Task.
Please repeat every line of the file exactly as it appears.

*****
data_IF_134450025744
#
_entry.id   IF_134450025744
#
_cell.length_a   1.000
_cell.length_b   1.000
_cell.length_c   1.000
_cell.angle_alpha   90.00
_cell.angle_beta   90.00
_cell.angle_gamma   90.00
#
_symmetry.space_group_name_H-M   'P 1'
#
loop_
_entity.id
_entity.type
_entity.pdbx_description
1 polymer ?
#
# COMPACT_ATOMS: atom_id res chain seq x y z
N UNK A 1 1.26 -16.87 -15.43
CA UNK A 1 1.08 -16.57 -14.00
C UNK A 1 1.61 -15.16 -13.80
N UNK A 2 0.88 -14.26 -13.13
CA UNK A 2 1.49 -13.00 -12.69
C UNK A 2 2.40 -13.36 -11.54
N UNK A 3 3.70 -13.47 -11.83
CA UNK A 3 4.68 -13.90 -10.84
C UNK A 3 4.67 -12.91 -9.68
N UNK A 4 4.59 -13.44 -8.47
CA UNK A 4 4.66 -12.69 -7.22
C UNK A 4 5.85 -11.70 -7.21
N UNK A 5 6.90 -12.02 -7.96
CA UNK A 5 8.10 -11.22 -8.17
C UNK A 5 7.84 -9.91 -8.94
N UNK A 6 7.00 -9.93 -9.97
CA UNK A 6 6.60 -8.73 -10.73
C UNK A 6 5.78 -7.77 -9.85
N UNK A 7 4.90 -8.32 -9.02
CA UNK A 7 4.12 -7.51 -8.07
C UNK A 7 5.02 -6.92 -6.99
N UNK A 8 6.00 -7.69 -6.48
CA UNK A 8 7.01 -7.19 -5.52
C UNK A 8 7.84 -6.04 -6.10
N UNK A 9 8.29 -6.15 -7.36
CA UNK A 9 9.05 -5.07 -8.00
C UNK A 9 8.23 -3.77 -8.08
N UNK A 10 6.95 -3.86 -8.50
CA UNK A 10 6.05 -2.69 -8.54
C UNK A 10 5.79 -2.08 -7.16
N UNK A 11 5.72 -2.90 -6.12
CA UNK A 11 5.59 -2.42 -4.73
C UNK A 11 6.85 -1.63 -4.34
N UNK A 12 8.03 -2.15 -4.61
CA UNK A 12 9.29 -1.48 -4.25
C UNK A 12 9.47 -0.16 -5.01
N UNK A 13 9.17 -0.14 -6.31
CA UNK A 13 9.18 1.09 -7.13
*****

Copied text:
data_IF_134450025744
#
_entry.id   IF_134450025744
#
_cell.length_a   1.000
_cell.length_b   1.000
_cell.length_c   1.000
_cell.angle_alpha   90.00
_cell.angle_beta   90.00
_cell.angle_gamma   90.00
#
_symmetry.space_group_name_H-M   'P 1'
#
loop_
_entity.id
_entity.type
_entity.pdbx_description
1 polymer ?
#
# COMPACT_ATOMS: atom_id res chain seq x y z
N UNK A 1 1.26 -16.87 -15.43
CA UNK A 1 1.08 -16.57 -14.00
C UNK A 1 1.61 -15.16 -13.80
N UNK A 2 0.88 -14.26 -13.13
CA UNK A 2 1.49 -13.00 -12.69
C UNK A 2 2.40 -13.36 -11.54
N UNK A 3 3.70 -13.47 -11.83
CA UNK A 3 4.68 -13.90 -10.84
C UNK A 3 4.67 -12.91 -9.68
N UNK A 4 4.59 -13.44 -8.47
CA UNK A 4 4.66 -12.69 -7.22
C UNK A 4 5.85 -11.70 -7.21
N UNK A 5 6.90 -12.02 -7.96
CA UNK A 5 8.10 -11.22 -8.17
C UNK A 5 7.84 -9.91 -8.94
N UNK A 6 7.00 -9.93 -9.97
CA UNK A 6 6.60 -8.73 -10.73
C UNK A 6 5.78 -7.77 -9.85
N UNK A 7 4.90 -8.32 -9.02
CA UNK A 7 4.12 -7.51 -8.07
C UNK A 7 5.02 -6.92 -6.99
N UNK A 8 6.00 -7.69 -6.48
CA UNK A 8 7.01 -7.19 -5.52
C UNK A 8 7.84 -6.04 -6.10
N UNK A 9 8.29 -6.15 -7.36
CA UNK A 9 9.05 -5.07 -8.00
C UNK A 9 8.23 -3.77 -8.08
N UNK A 10 6.95 -3.86 -8.50
CA UNK A 10 6.05 -2.69 -8.54
C UNK A 10 5.79 -2.08 -7.16
N UNK A 11 5.72 -2.90 -6.12
CA UNK A 11 5.59 -2.42 -4.73
C UNK A 11 6.85 -1.63 -4.34
N UNK A 12 8.03 -2.15 -4.61
CA UNK A 12 9.29 -1.48 -4.25
C UNK A 12 9.47 -0.16 -5.01
N UNK A 13 9.17 -0.14 -6.31
CA UNK A 13 9.18 1.09 -7.13